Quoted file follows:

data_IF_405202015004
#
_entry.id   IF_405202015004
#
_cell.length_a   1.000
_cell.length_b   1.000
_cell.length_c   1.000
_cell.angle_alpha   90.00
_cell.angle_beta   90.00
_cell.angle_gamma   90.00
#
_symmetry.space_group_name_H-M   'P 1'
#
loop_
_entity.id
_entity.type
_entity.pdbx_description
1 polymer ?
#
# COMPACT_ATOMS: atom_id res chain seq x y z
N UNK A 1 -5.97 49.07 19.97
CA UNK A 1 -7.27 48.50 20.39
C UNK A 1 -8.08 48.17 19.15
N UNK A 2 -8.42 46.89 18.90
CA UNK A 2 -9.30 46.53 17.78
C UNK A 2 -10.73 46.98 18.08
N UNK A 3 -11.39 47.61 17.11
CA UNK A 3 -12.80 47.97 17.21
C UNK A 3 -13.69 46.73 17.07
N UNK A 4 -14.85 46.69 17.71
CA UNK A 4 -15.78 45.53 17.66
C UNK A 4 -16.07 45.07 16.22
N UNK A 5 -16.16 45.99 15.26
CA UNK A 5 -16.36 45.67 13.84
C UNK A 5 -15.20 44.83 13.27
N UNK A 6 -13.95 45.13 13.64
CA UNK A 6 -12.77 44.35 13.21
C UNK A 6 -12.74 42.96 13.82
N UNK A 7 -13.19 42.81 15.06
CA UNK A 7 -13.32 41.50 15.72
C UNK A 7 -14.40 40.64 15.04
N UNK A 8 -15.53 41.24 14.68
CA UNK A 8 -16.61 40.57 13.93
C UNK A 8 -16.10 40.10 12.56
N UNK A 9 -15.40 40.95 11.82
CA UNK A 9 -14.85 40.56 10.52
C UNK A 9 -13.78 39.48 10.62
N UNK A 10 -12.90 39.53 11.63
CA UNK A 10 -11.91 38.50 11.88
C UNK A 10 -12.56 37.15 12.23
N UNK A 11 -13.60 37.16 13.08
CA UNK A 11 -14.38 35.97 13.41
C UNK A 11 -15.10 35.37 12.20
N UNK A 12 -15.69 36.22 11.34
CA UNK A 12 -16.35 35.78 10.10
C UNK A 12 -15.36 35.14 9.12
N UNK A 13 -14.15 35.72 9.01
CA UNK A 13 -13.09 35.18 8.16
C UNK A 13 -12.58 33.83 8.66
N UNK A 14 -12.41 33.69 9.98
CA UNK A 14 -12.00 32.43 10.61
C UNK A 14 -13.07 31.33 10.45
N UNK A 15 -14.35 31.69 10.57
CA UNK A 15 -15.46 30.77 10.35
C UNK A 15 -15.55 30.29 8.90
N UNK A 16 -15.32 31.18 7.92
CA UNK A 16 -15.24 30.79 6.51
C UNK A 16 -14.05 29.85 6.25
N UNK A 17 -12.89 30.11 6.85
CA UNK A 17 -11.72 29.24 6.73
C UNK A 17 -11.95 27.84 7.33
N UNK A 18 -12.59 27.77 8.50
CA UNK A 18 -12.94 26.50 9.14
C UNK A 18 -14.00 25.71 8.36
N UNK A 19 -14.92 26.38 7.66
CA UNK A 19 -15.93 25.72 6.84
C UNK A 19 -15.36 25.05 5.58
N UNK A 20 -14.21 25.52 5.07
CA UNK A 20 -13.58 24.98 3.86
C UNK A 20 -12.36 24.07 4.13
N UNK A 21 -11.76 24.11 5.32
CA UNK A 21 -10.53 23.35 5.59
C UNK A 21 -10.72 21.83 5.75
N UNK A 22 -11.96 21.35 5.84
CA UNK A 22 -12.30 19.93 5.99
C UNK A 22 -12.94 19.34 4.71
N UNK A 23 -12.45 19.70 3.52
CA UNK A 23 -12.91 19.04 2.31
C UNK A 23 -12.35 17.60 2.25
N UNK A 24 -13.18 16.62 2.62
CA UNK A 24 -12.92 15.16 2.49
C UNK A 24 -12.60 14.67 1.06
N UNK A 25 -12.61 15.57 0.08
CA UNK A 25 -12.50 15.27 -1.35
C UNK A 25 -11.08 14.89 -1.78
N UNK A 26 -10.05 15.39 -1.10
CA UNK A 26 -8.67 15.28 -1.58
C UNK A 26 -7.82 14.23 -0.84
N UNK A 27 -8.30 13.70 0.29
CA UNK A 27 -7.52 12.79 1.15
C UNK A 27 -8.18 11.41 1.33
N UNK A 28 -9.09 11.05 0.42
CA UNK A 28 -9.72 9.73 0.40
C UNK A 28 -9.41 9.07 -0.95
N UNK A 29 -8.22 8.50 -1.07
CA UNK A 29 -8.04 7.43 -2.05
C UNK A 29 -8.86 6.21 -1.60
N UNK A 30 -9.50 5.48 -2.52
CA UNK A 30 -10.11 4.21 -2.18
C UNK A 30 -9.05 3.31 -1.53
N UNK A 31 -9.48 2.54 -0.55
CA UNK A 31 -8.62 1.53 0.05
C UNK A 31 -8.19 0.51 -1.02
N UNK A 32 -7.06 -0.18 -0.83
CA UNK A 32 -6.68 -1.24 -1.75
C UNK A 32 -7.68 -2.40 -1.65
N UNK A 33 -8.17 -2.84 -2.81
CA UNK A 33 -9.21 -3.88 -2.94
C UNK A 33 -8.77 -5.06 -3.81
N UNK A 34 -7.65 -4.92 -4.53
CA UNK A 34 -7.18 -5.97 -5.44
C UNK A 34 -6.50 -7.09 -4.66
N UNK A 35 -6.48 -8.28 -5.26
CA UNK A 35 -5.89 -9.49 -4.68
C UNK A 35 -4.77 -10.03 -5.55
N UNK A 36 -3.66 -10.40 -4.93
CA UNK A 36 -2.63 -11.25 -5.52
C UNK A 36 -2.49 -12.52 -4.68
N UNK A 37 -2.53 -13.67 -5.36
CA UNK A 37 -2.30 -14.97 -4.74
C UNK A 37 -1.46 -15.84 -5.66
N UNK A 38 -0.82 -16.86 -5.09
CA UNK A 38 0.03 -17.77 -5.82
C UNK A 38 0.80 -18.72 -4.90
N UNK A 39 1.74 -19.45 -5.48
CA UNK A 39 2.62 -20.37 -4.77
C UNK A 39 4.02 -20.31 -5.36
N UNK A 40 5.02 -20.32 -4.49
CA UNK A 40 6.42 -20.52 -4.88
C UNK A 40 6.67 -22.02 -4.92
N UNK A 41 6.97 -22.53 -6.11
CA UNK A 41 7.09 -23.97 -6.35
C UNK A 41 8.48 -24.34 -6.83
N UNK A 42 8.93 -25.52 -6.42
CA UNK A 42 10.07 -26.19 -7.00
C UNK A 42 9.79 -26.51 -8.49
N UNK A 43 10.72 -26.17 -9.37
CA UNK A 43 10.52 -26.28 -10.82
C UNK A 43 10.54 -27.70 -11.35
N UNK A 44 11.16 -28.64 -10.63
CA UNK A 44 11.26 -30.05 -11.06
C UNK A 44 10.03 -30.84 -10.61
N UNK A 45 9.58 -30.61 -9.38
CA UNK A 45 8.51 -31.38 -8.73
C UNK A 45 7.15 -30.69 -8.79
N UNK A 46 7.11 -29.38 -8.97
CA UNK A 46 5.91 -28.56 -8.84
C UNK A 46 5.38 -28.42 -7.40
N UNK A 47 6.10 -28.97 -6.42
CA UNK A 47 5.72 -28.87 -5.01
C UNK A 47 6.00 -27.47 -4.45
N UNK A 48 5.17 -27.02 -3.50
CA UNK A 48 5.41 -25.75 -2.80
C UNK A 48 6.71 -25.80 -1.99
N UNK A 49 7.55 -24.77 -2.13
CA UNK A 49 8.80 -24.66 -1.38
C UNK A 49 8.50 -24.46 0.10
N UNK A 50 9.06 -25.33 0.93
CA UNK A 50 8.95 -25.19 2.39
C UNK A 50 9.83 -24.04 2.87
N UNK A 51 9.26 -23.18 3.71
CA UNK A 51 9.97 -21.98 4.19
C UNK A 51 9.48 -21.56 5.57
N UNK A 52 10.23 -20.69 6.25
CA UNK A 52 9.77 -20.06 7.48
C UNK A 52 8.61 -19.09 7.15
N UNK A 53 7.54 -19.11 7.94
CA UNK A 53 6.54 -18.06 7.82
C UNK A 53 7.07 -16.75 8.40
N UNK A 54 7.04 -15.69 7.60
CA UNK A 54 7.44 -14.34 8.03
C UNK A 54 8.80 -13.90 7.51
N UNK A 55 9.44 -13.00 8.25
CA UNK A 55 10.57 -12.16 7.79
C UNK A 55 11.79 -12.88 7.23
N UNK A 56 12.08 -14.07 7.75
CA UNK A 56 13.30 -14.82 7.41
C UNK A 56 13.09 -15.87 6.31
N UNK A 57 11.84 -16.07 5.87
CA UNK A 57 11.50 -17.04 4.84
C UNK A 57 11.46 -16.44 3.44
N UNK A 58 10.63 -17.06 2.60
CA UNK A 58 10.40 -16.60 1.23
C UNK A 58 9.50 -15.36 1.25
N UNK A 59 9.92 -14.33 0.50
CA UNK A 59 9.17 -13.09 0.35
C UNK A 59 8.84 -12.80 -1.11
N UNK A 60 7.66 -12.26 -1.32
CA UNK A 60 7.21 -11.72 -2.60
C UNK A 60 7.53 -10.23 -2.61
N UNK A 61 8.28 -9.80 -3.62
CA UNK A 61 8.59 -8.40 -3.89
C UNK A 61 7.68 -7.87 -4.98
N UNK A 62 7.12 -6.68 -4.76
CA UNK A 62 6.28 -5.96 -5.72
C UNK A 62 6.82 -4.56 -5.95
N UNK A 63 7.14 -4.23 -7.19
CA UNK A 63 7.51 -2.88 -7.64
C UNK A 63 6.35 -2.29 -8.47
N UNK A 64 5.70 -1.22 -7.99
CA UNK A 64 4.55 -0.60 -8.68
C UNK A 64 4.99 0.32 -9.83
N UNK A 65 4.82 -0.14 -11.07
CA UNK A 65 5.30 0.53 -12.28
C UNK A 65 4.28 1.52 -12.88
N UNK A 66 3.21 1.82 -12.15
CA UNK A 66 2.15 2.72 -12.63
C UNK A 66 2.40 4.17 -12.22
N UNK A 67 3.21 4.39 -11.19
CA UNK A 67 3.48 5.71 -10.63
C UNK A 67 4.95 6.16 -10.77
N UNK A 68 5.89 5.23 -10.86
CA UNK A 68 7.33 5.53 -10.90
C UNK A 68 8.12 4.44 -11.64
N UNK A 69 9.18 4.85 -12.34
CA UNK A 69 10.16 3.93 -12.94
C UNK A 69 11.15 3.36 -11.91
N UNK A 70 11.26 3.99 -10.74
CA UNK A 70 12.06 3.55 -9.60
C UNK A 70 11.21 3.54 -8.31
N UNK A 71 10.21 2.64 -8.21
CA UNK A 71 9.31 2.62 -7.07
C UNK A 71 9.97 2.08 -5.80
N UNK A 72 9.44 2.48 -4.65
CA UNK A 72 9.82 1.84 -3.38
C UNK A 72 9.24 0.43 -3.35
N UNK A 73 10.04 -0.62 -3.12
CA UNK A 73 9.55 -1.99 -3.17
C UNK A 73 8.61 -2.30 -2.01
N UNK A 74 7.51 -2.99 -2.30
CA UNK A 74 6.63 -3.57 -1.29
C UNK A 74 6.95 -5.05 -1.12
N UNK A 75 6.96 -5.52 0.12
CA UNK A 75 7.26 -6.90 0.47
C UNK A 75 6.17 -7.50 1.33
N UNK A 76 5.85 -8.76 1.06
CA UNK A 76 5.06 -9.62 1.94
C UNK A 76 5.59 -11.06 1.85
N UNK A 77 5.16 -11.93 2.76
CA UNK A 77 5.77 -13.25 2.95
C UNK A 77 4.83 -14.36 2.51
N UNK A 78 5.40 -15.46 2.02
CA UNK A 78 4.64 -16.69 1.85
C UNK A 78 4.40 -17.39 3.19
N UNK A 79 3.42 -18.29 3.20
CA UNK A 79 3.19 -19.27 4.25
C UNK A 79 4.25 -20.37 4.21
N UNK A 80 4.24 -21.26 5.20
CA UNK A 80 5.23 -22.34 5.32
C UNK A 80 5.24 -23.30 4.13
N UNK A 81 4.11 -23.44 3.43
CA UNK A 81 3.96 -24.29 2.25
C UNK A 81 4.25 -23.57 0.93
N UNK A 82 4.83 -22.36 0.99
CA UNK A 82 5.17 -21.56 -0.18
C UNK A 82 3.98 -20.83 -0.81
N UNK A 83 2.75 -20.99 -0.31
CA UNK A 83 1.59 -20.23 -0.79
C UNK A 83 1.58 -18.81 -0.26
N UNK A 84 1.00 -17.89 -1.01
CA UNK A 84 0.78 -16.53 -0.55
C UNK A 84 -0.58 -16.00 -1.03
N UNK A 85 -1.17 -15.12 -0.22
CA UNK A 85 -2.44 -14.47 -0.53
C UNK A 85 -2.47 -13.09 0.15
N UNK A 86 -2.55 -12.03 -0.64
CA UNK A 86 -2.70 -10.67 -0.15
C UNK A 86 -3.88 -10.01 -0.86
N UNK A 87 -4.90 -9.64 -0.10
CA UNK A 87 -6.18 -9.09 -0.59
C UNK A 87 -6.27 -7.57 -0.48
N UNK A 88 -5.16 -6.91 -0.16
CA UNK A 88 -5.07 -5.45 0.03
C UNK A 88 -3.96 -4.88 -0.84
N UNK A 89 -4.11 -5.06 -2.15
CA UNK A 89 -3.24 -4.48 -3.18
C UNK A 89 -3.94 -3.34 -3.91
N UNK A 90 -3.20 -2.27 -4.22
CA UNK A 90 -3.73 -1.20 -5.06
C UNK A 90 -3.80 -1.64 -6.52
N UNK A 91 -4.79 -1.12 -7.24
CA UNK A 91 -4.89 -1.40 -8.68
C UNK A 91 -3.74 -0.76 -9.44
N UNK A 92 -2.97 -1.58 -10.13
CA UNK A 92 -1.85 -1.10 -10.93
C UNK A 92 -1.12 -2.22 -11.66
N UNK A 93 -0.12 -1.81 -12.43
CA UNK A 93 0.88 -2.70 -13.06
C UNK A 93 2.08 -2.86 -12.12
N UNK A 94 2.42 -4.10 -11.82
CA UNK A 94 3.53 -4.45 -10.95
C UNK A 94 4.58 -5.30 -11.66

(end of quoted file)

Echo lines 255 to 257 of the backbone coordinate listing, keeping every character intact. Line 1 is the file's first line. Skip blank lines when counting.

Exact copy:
N UNK A 79 3.42 -18.29 3.20
CA UNK A 79 3.19 -19.27 4.25
C UNK A 79 4.25 -20.37 4.21